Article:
When someone thinks of a doctor or hospital, you think of it as a place of healing. Unfortunately, the opposite is true in the US. According to researchers at Johns Hopkins University, approximately 250,000 people are killed each year because of medical error. This large number makes medical malpractice, also considered an “accident,” as the third leading cause of death in the US. Cancer and heart disease only race higher than accidents on the CDC list.
Medical error can include many things like medical professional error, medical product efficiency, or an injury while in the care of a medical facility.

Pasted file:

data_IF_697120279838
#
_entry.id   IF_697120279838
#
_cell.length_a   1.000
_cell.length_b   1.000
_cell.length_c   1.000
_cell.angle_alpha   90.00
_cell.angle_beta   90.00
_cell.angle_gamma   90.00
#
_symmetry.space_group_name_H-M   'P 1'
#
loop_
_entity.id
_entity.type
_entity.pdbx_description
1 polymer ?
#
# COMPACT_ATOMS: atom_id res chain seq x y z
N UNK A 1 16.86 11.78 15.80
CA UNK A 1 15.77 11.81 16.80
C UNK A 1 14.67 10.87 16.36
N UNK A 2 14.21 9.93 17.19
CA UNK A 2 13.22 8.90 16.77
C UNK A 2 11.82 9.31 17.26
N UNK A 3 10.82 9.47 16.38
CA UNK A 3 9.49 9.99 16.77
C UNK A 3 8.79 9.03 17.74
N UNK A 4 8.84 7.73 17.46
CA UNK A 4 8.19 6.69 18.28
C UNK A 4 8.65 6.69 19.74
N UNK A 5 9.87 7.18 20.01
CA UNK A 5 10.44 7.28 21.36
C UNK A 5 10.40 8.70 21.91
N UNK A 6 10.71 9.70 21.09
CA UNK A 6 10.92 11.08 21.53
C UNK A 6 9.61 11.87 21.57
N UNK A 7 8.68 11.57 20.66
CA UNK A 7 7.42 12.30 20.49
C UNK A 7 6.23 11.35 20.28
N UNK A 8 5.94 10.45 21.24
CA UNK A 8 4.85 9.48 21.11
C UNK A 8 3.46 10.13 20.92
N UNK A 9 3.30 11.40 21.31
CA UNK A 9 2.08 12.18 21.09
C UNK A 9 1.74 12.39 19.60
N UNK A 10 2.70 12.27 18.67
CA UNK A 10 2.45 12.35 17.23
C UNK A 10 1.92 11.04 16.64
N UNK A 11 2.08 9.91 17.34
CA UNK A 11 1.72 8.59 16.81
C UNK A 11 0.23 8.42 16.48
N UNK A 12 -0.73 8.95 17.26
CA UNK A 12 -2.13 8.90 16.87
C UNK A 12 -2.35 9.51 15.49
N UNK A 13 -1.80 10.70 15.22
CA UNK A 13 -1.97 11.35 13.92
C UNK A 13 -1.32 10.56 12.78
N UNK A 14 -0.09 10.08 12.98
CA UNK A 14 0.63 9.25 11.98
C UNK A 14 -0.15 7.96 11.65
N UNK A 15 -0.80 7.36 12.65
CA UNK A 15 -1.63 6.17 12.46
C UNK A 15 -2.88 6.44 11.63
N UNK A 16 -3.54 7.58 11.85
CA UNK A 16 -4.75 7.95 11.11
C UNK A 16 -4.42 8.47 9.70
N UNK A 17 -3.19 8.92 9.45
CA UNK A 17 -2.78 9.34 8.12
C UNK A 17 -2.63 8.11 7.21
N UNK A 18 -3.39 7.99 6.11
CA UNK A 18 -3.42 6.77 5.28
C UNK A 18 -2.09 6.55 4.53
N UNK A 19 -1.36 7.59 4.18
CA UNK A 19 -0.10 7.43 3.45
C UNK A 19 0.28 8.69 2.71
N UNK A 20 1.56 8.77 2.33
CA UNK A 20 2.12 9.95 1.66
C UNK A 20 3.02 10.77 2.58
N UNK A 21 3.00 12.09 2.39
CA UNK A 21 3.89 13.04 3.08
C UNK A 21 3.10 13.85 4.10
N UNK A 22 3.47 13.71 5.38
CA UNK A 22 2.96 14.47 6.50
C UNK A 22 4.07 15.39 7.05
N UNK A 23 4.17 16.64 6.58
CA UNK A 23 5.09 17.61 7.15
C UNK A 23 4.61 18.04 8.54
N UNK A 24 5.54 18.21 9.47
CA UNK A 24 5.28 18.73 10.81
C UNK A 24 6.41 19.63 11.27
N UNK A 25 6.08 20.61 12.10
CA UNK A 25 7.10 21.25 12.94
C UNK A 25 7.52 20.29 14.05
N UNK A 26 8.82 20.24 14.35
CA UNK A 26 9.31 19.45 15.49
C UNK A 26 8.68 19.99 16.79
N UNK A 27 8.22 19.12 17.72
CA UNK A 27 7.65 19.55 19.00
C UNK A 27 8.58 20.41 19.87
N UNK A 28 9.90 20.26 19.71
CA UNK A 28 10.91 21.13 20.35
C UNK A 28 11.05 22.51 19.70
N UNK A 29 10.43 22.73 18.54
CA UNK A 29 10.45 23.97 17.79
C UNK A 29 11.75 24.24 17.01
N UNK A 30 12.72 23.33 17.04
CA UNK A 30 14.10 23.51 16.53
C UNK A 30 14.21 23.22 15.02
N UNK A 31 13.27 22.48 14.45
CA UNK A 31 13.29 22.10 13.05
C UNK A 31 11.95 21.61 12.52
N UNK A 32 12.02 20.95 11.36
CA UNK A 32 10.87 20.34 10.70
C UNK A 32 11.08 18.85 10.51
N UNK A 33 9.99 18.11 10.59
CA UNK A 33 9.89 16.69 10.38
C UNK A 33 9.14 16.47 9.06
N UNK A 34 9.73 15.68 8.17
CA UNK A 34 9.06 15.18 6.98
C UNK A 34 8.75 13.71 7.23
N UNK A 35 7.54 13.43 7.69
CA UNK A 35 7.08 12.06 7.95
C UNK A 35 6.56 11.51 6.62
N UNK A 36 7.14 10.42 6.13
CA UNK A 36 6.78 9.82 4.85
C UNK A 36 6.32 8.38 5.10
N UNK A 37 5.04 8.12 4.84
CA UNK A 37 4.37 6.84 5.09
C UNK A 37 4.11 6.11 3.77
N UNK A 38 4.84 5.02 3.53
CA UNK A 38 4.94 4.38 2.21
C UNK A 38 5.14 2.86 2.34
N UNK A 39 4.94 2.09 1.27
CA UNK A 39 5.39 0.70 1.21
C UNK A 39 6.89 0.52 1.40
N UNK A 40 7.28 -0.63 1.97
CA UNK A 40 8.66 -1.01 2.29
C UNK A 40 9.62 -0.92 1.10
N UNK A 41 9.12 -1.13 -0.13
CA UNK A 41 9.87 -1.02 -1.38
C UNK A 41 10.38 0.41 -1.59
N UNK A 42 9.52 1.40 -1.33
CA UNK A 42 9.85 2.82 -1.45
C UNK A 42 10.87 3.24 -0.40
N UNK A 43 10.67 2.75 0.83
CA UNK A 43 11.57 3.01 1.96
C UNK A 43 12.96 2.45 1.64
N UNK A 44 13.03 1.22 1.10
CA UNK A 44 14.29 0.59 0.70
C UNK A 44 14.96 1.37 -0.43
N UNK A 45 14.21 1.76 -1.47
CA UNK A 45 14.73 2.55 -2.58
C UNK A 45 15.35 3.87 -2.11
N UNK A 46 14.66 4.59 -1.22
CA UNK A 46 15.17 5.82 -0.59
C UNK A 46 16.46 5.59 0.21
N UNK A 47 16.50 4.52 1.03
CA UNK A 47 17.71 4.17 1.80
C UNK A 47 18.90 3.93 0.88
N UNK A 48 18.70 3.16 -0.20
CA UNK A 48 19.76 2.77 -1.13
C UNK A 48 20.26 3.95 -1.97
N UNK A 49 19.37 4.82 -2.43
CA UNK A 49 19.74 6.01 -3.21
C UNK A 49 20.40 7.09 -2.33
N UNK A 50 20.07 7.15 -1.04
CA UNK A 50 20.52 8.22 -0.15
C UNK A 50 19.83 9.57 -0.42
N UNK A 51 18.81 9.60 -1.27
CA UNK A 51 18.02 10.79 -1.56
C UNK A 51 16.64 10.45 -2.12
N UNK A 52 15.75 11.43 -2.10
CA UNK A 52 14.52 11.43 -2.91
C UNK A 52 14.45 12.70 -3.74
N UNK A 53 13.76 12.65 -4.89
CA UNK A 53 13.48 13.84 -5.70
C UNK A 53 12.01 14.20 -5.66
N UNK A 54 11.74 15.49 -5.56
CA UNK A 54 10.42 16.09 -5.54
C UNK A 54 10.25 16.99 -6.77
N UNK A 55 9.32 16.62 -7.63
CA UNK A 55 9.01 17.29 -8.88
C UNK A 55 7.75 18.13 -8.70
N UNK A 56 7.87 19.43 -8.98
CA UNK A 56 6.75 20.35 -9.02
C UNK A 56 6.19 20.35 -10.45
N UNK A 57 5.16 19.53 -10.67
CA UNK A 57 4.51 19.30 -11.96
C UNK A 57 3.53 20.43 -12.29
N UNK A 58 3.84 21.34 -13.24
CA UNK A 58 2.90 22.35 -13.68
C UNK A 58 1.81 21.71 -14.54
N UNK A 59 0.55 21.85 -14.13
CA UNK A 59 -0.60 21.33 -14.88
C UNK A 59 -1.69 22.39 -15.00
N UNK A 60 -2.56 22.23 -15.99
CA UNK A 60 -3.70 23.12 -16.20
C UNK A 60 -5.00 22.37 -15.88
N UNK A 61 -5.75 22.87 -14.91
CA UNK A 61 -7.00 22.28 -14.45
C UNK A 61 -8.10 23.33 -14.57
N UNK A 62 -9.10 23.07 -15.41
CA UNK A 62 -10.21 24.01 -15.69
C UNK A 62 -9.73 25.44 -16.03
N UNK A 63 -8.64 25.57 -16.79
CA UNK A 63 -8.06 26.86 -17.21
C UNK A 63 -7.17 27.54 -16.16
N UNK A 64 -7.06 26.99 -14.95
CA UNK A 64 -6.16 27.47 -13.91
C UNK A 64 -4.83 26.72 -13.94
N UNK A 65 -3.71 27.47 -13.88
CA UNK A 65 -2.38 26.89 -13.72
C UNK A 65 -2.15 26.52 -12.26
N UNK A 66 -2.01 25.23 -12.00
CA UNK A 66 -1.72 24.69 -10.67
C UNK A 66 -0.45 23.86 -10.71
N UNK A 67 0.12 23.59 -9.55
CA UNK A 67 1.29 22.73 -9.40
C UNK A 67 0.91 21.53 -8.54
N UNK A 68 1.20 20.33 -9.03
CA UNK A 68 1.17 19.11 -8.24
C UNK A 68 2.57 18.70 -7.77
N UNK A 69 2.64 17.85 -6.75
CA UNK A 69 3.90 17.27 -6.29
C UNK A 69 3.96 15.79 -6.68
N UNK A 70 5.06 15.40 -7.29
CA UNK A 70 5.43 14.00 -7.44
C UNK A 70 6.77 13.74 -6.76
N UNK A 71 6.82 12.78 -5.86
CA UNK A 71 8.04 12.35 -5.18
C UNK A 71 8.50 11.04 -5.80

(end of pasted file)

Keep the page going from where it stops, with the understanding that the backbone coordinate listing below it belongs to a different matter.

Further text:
Sadly, many of the people who die because of medical negligence never see the justice they deserve. And for those who were injured because of medical malpractice, the number is much higher than 250,000, with no hard numbers available. There are a myriad of reasons it’s not reported. For example, there are many instances where it can be difficult to determine if someone is at fault for the injury. It can be easy to hide fault in medical situations.
Medical malpractice was not always the third leading cause of death in the United States. Read on to discover how this unfortunate fact came to be.
Has Medical Error Become Worse in the 21st Century?
It is hard to pinpoint exactly when medical malpractice became such a problem in the United States, but the data from reports in 2008 reveal the problem started increasing around this time. One study from the Leapfrog Group reveals that 440,000 people between the years of 2008 and 2011 passed away because of medical negligence.